Sunday, August 28, 2005

Impending Disaster

There are a lot of things that the U.S. doesn't do very well. One of them is prepare for large but distant threats -- particularly those from natural causes (of course, Bush is doing a disastrous job at treating human-made threats such as terrorism as well, but that's another story). One looming disaster is an avian flu pandemic -- a possibility for which the U.S. is grossly unprepared, and which some experts now estimate as having a 100% possibility of occurring. I don't know why we're so bad at this -- I think that the U.S.'s increasing disdain for science is one reason; I think that simplistic free-market ideologies which attack the very notion of government planning is another.

But I'm horrified to note that another concern that has been long foreseen -- a hurricane making a direct hit on New Orleans -- may be about to occur. Hurricane Katrina is now a category 4 storm, and is heading straight for the city. People are evacuating, but of course not everyone can afford to. (The AP is reporting that at least 100,000 people lack transportation out of town.) I'm terrified to think what could happen.

(Less immediate, but also worrying, is the possibility of major oil disruptions from the storm, and economic havoc that would result. And yes, peak oil is yet another large and distant threat we are horrifically unprepared for.)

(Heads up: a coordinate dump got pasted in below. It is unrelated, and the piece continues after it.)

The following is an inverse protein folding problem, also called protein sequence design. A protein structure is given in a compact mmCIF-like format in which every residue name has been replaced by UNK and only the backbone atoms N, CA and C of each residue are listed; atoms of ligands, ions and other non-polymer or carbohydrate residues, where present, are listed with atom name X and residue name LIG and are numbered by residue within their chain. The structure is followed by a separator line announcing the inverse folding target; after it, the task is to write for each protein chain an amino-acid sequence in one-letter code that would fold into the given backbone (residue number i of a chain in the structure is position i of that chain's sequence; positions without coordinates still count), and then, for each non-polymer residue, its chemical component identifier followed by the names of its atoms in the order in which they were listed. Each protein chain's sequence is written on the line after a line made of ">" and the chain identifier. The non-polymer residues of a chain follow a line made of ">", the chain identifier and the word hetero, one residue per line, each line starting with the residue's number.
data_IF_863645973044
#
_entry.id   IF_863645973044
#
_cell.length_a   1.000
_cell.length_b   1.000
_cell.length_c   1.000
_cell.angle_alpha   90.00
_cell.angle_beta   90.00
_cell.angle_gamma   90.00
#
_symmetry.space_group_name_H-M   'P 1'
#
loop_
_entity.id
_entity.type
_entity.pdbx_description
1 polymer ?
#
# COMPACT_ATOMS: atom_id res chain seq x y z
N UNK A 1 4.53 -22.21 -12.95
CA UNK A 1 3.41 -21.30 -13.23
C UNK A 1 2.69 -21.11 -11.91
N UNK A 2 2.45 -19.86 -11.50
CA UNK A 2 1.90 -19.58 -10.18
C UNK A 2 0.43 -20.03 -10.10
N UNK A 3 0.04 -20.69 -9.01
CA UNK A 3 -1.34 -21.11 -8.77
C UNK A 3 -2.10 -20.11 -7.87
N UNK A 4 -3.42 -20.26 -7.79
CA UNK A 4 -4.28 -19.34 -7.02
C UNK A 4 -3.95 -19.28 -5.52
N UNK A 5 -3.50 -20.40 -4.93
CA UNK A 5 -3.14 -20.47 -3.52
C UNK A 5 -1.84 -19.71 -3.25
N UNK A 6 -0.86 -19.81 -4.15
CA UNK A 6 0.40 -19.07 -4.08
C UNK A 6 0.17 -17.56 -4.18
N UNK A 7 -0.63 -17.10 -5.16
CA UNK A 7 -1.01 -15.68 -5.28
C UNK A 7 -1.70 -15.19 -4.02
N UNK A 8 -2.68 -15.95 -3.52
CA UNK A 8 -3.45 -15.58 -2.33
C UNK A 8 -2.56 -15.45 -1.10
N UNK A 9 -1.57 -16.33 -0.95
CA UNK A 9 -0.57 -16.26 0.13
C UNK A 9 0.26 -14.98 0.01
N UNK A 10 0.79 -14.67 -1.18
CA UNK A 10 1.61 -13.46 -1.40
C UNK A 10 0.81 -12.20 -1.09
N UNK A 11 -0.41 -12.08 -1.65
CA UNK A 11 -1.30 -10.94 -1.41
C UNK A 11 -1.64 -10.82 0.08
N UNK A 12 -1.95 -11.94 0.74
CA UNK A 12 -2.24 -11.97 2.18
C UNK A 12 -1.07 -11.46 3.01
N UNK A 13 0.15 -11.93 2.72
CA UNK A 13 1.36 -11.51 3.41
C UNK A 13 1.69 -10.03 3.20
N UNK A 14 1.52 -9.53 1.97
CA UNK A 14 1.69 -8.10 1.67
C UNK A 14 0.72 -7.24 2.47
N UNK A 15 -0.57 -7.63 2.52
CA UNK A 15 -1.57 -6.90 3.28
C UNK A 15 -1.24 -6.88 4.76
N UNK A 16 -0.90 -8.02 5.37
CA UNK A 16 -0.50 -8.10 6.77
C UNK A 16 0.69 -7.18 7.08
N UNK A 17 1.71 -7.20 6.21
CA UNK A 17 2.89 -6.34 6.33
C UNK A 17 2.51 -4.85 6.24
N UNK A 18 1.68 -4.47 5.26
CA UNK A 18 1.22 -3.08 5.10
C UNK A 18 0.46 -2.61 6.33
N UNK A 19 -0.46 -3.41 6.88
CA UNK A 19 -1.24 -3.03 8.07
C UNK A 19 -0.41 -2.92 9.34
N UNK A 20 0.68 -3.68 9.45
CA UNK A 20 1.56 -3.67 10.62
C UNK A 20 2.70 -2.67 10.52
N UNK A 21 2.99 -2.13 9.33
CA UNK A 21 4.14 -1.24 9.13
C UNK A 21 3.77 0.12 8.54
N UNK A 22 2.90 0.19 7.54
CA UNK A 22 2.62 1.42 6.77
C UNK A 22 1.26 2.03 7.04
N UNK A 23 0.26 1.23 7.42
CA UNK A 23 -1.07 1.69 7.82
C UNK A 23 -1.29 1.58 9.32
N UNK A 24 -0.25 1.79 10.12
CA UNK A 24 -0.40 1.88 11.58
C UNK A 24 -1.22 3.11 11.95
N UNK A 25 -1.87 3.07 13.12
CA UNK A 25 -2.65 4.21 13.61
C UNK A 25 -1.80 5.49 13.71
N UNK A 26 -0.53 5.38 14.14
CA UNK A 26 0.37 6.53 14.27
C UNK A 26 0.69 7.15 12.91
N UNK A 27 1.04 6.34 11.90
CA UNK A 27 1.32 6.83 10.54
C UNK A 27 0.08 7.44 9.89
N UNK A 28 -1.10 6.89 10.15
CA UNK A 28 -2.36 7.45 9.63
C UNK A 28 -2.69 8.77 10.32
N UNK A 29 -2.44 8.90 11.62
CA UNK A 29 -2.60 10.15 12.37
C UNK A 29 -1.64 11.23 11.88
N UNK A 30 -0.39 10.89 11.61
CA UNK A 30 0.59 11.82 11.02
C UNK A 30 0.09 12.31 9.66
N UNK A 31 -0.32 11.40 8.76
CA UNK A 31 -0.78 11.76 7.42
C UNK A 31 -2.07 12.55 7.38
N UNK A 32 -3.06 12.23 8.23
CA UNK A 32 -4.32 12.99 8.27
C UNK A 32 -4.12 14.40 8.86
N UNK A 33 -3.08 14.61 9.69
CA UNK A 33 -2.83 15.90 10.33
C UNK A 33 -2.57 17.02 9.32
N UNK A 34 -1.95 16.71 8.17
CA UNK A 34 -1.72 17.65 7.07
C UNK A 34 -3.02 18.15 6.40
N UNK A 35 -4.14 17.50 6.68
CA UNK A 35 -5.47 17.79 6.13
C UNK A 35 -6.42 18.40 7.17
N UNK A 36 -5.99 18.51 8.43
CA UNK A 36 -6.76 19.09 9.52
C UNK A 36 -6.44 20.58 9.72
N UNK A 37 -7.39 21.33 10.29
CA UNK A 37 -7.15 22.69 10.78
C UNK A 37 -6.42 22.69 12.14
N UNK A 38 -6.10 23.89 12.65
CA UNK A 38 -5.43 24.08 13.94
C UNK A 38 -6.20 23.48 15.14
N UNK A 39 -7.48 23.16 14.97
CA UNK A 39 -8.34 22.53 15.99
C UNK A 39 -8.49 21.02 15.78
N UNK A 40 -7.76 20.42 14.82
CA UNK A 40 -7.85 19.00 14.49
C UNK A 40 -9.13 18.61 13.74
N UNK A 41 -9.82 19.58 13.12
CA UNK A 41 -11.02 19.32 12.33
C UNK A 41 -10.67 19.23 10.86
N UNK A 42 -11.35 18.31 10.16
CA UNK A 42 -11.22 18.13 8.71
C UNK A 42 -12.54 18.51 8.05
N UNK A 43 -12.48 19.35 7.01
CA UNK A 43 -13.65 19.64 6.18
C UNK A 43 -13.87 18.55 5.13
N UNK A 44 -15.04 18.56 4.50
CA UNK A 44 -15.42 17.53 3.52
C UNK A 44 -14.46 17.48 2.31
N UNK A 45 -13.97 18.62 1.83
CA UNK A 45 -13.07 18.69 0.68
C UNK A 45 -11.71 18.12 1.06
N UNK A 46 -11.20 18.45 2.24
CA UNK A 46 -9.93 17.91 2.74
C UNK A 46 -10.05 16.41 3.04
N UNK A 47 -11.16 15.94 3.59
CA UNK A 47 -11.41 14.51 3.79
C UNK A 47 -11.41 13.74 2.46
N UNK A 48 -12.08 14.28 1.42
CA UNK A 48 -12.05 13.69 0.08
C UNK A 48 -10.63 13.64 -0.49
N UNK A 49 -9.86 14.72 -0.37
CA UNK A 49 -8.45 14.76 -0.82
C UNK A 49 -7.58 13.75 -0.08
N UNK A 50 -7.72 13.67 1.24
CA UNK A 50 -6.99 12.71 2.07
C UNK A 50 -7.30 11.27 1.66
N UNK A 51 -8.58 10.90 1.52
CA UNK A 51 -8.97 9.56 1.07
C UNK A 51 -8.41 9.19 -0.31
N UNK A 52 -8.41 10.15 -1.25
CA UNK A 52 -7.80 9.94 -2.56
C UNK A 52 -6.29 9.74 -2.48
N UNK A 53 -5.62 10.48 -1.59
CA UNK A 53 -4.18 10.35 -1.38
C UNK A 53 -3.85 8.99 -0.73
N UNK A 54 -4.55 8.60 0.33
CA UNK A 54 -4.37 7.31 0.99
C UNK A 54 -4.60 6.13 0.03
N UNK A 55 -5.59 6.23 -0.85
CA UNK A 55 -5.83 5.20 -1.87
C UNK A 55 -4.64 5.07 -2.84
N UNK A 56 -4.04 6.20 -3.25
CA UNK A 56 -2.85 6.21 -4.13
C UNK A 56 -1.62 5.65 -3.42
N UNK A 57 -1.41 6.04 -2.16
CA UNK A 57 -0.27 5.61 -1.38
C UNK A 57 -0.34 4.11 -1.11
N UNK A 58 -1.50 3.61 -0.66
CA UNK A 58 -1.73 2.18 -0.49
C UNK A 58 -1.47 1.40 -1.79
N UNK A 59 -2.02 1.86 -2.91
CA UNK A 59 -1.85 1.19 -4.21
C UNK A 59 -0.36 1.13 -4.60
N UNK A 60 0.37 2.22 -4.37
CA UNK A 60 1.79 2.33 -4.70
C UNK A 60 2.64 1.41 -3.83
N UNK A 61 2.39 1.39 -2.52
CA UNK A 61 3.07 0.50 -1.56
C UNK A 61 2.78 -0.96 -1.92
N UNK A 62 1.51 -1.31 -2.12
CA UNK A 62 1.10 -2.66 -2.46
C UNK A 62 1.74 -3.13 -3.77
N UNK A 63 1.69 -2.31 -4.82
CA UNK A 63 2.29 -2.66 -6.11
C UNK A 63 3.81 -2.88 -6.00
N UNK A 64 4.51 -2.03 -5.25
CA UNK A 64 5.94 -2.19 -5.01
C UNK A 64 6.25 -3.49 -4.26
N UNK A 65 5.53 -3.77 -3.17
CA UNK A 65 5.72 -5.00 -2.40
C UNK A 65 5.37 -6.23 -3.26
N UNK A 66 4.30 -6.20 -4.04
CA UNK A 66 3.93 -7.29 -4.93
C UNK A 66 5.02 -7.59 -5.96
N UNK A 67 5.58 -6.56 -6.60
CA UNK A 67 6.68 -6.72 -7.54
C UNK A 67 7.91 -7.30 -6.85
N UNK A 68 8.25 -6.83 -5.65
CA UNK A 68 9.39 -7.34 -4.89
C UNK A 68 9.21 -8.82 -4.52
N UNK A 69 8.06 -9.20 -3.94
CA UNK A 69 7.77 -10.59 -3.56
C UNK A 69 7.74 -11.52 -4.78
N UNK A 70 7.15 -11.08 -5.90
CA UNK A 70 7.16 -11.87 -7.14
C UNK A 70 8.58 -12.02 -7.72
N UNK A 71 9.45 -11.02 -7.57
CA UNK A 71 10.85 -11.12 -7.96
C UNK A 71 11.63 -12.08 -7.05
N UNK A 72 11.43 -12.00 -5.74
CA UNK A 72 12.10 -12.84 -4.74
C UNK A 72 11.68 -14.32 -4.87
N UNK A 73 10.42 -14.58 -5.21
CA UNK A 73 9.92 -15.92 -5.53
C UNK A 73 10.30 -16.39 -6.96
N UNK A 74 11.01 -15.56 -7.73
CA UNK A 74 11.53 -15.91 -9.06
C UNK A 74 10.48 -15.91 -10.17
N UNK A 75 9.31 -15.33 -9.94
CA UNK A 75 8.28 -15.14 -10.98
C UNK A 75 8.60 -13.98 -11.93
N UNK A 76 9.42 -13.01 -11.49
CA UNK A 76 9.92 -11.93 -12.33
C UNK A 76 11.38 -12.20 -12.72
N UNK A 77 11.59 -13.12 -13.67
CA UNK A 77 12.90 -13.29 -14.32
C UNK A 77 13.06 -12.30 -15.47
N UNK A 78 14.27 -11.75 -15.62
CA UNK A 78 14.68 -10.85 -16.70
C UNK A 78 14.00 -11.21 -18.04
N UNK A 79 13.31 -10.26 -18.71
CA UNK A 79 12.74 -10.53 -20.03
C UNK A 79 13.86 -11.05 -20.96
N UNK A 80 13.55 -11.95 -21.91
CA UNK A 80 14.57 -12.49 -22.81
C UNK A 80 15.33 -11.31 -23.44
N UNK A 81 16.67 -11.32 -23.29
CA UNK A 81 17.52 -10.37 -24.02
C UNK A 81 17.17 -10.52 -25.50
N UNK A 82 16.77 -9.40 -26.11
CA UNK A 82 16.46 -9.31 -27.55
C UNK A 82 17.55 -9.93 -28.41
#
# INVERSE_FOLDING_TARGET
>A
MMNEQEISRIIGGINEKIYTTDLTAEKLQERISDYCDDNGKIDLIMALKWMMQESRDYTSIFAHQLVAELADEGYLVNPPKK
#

Weather is unpredictable; perhaps recent efforts to make preparations will have been adequate. But I'm very worried.

If you're the praying type, now's the time.

Update (Sun 11 a.m.): Katrina is now a Category 5 hurricane -- as high as they go. (Only three category 5 hurricanes have hit the U.S. since they began keeping track.) The Mayor of New Orleans has issued a mandatory evacuation order.

Chris Mooney published a good article warning of this possibility a few months ago in the American Prospect for anyone looking for a little background.

Update (2:15 p.m.): "So basically the part of New Orleans that most Americans, and most of the world, think of as the city could disappear, under the water." "Some scientists think that 40,000 people killed is a conservative estimate." Those are quotes from an 2002 NPR story on the possibility of a disaster should a hurricane hit New Orleans. It's well worth a listen. (I'm just assuming that anyone reading this is safely out of the way...) Part one is here, part two is here. (Via a comment on Daily Kos.) Daily Kos also has a thread of people offering help and shelter. It is heartening to see people reach out, horrible though the necessity is...

A thought occurs. I wonder how much of the Louisiana national guard won't be able to help with the emergency because they're in Iraq?

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